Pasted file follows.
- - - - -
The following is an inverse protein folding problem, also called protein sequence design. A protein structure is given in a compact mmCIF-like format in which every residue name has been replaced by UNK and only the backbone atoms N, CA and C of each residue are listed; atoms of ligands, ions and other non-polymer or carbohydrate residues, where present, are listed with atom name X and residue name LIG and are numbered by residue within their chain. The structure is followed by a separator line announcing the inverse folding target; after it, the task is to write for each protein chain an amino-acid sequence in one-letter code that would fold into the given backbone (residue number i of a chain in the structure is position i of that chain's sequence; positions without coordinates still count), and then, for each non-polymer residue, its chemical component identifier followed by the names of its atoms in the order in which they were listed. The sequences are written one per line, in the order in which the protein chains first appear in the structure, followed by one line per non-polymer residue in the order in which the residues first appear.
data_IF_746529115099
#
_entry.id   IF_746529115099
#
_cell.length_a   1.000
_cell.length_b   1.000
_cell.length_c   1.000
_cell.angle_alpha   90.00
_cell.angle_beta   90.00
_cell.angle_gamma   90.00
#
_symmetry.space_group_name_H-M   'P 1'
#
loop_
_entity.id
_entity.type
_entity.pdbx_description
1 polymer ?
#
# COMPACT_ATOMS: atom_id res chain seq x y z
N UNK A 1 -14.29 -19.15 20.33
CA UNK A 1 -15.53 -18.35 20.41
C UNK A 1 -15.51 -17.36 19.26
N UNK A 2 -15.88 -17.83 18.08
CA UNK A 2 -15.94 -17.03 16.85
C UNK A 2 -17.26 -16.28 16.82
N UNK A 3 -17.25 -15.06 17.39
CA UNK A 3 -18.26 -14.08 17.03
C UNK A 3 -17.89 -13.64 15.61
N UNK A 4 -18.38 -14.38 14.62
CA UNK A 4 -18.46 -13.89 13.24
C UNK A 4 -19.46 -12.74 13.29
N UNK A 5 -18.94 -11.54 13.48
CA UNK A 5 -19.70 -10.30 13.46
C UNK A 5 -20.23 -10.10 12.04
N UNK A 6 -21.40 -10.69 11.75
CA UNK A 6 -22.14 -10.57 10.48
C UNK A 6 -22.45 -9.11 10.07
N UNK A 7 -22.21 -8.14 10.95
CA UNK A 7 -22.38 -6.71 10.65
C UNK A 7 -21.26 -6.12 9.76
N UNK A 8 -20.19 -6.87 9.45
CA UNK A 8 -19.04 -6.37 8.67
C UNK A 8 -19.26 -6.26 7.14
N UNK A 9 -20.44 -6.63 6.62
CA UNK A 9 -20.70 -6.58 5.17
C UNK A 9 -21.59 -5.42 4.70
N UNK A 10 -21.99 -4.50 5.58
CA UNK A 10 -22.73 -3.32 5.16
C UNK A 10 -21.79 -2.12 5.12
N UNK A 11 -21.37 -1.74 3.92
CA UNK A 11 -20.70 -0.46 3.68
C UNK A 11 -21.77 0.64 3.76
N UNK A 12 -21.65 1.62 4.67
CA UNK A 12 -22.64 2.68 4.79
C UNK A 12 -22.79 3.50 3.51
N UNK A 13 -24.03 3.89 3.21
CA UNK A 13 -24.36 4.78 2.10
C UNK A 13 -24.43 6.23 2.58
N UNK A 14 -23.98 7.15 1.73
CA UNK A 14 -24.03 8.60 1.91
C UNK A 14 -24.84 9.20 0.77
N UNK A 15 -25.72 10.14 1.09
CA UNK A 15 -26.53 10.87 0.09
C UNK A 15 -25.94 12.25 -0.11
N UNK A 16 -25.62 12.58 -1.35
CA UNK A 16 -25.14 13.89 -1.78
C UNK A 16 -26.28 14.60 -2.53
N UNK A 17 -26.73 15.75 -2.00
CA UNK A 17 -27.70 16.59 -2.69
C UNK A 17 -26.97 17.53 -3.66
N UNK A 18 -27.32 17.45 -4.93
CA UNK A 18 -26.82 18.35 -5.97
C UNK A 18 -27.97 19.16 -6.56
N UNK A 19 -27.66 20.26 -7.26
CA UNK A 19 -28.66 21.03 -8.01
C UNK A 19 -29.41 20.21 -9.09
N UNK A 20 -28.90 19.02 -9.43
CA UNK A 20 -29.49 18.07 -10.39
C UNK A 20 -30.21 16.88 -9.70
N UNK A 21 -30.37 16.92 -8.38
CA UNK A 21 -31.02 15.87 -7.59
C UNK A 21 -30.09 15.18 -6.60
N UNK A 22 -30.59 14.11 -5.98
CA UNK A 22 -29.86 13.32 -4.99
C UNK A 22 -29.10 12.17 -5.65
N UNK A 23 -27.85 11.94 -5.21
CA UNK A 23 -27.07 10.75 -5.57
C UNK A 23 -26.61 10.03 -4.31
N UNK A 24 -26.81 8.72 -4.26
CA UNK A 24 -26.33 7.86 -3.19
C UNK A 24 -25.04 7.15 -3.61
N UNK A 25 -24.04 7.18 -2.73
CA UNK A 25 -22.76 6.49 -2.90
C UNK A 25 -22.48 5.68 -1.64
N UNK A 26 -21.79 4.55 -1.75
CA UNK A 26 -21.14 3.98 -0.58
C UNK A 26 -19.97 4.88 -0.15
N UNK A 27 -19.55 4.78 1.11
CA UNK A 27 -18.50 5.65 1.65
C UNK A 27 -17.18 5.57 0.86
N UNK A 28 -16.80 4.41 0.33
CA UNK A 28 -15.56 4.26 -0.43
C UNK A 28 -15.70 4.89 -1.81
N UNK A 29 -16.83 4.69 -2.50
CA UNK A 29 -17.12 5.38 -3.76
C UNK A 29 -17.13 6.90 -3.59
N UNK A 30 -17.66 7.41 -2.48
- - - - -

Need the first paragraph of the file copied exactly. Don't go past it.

The following is an inverse protein folding problem, also called protein sequence design. A protein structure is given in a compact mmCIF-like format in which every residue name has been replaced by UNK and only the backbone atoms N, CA and C of each residue are listed; atoms of ligands, ions and other non-polymer or carbohydrate residues, where present, are listed with atom name X and residue name LIG and are numbered by residue within their chain. The structure is followed by a separator line announcing the inverse folding target; after it, the task is to write for each protein chain an amino-acid sequence in one-letter code that would fold into the given backbone (residue number i of a chain in the structure is position i of that chain's sequence; positions without coordinates still count), and then, for each non-polymer residue, its chemical component identifier followed by the names of its atoms in the order in which they were listed. The sequences are written one per line, in the order in which the protein chains first appear in the structure, followed by one line per non-polymer residue in the order in which the residues first appear.